During our most recent road trip, after noshing at Qing Dao Bread Food, we decided to give the Missus' Dad's cuisine equal time. My FIL hails from Hunan, which explains the Missus's ability to eat some pretty spicy stuff. My MIL is also able to handle some pretty hot stuff, "tolerance by association" I guess. Our first thought was to drop by Tianjin Bistro, but on a whim the Missus decided that we should have lunch here.
The first thing I noticed when we entered was that a good number of the folks eating were fanning their mouths, an ominous sign, as was all the hissing noises of the folks sucking air through their teeth. One of the Servers is boisterous and outgoing, the other, quiet but very kind. The walls of the restaurant is lined with the ubiquitous colored strips of paper with the various specialties of the house written on them.
As we sat, a little dish of boiled peanuts, and some very briney Hunan Pao Cai (pickled vegetables) arrived at the table.
The pickles lived up to our standard of Hunan cuisine with unabashedly bold flavors. So we were a bit surprised at the very mild millet porridge that arrived at the same time. Having previous experience, we knew that this would provide the perfect prophylaxis for our upcoming meal.
So what to order? Chilli King is known for the Hunan Steamed Fish Head, but you need to order that in advance. So we just went with what caught our fancy.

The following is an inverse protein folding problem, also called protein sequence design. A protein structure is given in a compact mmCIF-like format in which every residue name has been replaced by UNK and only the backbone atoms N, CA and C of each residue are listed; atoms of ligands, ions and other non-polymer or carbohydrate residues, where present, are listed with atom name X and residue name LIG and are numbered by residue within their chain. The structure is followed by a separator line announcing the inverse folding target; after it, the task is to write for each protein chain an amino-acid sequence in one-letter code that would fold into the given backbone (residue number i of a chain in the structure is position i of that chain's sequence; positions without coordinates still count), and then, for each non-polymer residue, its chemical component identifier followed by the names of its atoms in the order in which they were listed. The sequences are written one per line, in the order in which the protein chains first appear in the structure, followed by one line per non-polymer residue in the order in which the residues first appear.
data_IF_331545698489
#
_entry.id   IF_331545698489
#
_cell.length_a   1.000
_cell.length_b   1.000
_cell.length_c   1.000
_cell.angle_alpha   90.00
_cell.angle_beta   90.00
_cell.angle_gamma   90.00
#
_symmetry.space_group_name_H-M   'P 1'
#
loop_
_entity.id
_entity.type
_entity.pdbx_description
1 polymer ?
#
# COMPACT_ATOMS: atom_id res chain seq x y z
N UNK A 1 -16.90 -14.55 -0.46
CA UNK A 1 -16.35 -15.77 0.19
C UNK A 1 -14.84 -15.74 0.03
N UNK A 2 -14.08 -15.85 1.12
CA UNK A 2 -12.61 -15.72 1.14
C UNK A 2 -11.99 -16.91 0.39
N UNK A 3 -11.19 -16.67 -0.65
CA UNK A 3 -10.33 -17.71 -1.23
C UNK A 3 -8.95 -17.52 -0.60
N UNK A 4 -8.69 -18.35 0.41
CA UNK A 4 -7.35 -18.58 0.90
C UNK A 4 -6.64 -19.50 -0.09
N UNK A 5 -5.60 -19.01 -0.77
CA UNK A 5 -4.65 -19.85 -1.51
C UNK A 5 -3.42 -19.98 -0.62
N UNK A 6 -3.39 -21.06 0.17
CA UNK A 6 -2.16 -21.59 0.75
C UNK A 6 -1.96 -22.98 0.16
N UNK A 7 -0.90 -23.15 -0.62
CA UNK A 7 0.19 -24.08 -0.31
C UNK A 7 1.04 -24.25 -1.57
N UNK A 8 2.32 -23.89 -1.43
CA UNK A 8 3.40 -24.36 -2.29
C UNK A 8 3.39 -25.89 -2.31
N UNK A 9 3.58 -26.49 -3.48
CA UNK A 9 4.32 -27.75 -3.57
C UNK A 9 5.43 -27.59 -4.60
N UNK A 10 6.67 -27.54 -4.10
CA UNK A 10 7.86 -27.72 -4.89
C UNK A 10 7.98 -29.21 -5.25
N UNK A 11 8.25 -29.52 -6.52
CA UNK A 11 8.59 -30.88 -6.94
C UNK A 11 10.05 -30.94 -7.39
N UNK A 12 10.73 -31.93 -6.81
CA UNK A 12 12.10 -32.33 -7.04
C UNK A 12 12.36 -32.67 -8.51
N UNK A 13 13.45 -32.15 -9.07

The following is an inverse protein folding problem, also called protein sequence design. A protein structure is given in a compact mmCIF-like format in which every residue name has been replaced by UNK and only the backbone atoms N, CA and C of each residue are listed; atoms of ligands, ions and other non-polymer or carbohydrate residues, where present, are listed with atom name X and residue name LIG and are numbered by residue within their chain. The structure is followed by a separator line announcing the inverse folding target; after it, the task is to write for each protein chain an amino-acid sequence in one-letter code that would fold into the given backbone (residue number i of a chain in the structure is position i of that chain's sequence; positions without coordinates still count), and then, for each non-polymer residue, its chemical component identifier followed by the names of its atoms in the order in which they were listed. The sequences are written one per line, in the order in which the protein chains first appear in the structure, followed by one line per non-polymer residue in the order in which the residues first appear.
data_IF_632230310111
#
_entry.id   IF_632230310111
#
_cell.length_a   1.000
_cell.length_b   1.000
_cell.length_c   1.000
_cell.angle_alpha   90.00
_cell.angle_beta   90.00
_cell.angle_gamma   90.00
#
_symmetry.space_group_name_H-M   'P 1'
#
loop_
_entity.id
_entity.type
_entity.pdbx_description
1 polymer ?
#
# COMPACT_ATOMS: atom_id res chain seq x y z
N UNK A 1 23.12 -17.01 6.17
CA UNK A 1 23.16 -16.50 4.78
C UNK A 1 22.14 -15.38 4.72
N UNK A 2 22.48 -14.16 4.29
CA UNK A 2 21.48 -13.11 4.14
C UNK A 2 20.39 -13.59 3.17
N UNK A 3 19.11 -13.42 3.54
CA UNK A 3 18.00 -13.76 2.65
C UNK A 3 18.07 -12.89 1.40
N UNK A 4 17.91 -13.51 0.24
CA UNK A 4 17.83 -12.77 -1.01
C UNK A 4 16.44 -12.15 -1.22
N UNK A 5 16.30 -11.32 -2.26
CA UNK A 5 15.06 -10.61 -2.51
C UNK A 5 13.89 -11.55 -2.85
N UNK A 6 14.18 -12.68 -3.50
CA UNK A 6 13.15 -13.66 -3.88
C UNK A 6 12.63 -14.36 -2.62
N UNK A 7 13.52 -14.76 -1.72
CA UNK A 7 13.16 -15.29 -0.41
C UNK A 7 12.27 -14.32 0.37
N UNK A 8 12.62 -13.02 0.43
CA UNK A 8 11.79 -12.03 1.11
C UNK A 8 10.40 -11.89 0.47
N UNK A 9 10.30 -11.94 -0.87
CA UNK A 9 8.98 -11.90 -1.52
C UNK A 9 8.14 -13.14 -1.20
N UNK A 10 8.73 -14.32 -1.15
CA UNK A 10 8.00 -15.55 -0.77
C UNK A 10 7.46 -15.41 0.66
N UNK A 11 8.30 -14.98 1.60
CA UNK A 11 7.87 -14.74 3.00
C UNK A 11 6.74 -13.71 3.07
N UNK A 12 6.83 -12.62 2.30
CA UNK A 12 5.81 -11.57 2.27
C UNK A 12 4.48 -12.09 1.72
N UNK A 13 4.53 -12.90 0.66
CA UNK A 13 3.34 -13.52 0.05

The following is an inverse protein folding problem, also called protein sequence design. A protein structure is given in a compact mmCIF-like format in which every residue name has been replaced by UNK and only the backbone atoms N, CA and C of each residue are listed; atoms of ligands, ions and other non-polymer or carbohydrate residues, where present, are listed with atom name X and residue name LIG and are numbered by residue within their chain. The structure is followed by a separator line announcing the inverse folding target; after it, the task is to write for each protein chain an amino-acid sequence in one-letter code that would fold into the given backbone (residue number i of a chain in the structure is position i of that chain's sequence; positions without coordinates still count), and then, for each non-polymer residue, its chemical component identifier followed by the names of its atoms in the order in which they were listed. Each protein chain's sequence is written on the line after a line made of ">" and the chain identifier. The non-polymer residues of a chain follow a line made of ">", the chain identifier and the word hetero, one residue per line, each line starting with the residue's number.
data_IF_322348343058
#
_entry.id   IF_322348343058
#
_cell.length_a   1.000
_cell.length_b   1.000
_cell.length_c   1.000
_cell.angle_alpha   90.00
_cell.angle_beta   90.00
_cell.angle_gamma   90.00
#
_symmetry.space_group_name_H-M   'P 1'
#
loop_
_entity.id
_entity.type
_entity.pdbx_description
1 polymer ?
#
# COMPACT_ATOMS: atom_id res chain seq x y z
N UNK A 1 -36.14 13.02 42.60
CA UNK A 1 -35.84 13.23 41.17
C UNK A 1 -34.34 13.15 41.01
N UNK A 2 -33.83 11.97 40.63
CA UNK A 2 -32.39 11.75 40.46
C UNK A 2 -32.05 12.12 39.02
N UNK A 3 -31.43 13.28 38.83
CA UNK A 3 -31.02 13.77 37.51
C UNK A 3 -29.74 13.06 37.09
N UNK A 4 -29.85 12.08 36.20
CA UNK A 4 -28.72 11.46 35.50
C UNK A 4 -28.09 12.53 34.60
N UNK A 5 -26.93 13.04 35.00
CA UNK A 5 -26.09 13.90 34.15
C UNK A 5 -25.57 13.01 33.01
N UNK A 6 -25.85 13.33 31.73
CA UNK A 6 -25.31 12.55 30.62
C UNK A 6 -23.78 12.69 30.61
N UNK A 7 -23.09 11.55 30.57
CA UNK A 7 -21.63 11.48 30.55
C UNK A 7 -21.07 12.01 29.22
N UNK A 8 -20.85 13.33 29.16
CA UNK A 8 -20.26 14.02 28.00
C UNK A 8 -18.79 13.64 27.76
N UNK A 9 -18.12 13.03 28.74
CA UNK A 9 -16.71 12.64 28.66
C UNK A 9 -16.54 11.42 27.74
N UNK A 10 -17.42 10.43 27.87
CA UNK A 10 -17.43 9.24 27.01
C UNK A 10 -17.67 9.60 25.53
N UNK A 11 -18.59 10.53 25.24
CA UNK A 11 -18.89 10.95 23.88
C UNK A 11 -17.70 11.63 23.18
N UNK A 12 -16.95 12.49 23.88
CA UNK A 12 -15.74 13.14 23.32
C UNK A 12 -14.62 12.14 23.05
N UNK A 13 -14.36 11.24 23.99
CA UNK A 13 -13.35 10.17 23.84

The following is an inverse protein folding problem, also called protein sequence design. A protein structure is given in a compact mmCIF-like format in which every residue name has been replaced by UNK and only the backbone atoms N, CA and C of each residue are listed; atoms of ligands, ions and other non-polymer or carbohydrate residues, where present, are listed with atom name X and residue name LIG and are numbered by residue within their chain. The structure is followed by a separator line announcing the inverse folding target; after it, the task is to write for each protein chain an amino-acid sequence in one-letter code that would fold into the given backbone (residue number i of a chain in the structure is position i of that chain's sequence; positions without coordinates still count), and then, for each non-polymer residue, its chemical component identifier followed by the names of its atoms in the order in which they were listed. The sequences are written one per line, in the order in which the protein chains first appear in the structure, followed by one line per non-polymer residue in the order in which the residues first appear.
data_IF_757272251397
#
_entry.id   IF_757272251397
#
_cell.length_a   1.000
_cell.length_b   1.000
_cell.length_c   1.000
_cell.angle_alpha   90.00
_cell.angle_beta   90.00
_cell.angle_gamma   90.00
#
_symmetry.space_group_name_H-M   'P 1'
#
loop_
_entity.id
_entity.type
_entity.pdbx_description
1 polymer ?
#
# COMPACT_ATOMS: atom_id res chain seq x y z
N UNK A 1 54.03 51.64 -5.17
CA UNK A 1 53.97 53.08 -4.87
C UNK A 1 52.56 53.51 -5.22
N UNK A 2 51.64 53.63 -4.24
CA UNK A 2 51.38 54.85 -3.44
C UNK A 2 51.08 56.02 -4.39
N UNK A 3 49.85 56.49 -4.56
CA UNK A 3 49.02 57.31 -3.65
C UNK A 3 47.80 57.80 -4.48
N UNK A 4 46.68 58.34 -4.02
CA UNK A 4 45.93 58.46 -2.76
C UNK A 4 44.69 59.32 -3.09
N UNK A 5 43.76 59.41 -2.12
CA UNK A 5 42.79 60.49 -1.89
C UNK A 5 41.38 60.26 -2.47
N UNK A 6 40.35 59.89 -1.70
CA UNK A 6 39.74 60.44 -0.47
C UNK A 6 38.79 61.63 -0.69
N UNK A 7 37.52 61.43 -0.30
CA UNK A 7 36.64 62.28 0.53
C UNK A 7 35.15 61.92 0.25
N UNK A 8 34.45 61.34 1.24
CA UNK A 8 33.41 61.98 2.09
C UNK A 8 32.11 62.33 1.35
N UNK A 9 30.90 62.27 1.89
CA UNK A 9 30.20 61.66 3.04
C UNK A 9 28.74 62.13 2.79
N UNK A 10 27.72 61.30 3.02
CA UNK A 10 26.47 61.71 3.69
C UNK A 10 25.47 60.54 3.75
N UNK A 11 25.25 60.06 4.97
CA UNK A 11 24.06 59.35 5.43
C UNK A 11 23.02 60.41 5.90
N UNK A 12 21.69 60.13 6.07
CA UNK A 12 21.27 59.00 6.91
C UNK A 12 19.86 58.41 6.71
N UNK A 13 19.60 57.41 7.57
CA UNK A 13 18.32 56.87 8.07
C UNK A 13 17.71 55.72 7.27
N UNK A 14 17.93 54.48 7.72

The first item we went with Steamed Preserved Meat (La Wei He Zheng - $8.99), a classic steamed mixed smoke meat dish.
For me this was not smokey enough in flavor, way too salty, and the meat was mushy, and falling apart. It was nowhere close to the version at Hunan Seafood. The Missus enjoyed it though.
Of course as soon as I saw it, I had to have the Sauteed Lamb (Xiao Chao Yang Rou - $8.99):
The lamb was nice and gamey, the spice was pretty much on my "high side". I thought the ratio of lamb to cilantro was excellent. Do you noticed something? If you've ever noticed, at most Sichuan restaurants, all the chilies are deseeded. Notice all the chili seeds in this dish.....it kind of gives you a hint of the spice level.
Last up, comes the most interesting, and painful dish of the day. The Missus saw a dish on one of the papers flying over our head.
When the Missus ordered it "Big Spicy", the Server, obviously knowing by Her accent that the Missus wasn't from Hunan, told Her, "our medium spicy, is hotter than most BIG spicy". But of course we stuck to our guns. What had we ordered? Suan Do Jiao Chao La Ya ($8.99). This was basically Smoked Duck stir fried with Hunan Pickled Green Beans and Chilies. As she walked away, the woman turned and glanced at me with an "okay, it's your funeral" look.